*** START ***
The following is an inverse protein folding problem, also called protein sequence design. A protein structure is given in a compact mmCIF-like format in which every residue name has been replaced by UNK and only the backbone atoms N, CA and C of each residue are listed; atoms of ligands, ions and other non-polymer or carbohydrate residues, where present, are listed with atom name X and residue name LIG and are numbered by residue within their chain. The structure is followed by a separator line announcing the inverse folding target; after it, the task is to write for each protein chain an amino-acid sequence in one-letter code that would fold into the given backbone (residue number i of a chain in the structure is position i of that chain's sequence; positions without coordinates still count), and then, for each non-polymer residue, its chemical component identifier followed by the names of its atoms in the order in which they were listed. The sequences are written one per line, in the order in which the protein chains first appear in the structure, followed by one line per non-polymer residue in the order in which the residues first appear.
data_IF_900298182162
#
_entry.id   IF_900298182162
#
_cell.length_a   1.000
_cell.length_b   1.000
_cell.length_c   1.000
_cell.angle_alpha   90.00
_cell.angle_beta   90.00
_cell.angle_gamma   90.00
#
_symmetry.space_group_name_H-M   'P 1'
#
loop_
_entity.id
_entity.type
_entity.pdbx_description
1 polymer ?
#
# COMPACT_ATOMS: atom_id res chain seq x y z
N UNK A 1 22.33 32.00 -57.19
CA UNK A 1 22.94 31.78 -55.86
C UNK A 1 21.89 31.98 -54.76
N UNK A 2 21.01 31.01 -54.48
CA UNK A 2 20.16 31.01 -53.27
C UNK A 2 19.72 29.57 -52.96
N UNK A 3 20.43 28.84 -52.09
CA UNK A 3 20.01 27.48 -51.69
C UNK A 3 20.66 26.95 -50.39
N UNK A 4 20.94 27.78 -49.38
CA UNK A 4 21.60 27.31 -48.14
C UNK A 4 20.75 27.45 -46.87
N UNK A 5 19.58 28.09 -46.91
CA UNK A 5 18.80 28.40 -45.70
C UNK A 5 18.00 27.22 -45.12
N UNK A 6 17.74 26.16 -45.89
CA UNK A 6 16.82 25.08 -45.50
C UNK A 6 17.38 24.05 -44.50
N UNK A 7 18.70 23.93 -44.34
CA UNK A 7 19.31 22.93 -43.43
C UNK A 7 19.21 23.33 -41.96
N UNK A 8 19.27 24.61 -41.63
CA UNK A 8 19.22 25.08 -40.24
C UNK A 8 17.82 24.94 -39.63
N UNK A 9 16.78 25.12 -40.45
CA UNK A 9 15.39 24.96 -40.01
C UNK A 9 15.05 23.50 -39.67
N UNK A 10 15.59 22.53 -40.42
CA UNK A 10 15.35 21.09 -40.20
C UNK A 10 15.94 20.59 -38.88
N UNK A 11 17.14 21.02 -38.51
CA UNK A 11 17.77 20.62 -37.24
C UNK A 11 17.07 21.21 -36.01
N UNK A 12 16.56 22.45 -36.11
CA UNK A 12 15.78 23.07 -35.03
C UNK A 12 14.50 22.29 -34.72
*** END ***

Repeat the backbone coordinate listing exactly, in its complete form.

The following is an inverse protein folding problem, also called protein sequence design. A protein structure is given in a compact mmCIF-like format in which every residue name has been replaced by UNK and only the backbone atoms N, CA and C of each residue are listed; atoms of ligands, ions and other non-polymer or carbohydrate residues, where present, are listed with atom name X and residue name LIG and are numbered by residue within their chain. The structure is followed by a separator line announcing the inverse folding target; after it, the task is to write for each protein chain an amino-acid sequence in one-letter code that would fold into the given backbone (residue number i of a chain in the structure is position i of that chain's sequence; positions without coordinates still count), and then, for each non-polymer residue, its chemical component identifier followed by the names of its atoms in the order in which they were listed. The sequences are written one per line, in the order in which the protein chains first appear in the structure, followed by one line per non-polymer residue in the order in which the residues first appear.
data_IF_900298182162
#
_entry.id   IF_900298182162
#
_cell.length_a   1.000
_cell.length_b   1.000
_cell.length_c   1.000
_cell.angle_alpha   90.00
_cell.angle_beta   90.00
_cell.angle_gamma   90.00
#
_symmetry.space_group_name_H-M   'P 1'
#
loop_
_entity.id
_entity.type
_entity.pdbx_description
1 polymer ?
#
# COMPACT_ATOMS: atom_id res chain seq x y z
N UNK A 1 22.33 32.00 -57.19
CA UNK A 1 22.94 31.78 -55.86
C UNK A 1 21.89 31.98 -54.76
N UNK A 2 21.01 31.01 -54.48
CA UNK A 2 20.16 31.01 -53.27
C UNK A 2 19.72 29.57 -52.96
N UNK A 3 20.43 28.84 -52.09
CA UNK A 3 20.01 27.48 -51.69
C UNK A 3 20.66 26.95 -50.39
N UNK A 4 20.94 27.78 -49.38
CA UNK A 4 21.60 27.31 -48.14
C UNK A 4 20.75 27.45 -46.87
N UNK A 5 19.58 28.09 -46.91
CA UNK A 5 18.80 28.40 -45.70
C UNK A 5 18.00 27.22 -45.12
N UNK A 6 17.74 26.16 -45.89
CA UNK A 6 16.82 25.08 -45.50
C UNK A 6 17.38 24.05 -44.50
N UNK A 7 18.70 23.93 -44.34
CA UNK A 7 19.31 22.93 -43.43
C UNK A 7 19.21 23.33 -41.96
N UNK A 8 19.27 24.61 -41.63
CA UNK A 8 19.22 25.08 -40.24
C UNK A 8 17.82 24.94 -39.63
N UNK A 9 16.78 25.12 -40.45
CA UNK A 9 15.39 24.96 -40.01
C UNK A 9 15.05 23.50 -39.67
N UNK A 10 15.59 22.53 -40.42
CA UNK A 10 15.35 21.09 -40.20
C UNK A 10 15.94 20.59 -38.88
N UNK A 11 17.14 21.02 -38.51
CA UNK A 11 17.77 20.62 -37.24
C UNK A 11 17.07 21.21 -36.01
N UNK A 12 16.56 22.45 -36.11
CA UNK A 12 15.78 23.07 -35.03
C UNK A 12 14.50 22.29 -34.72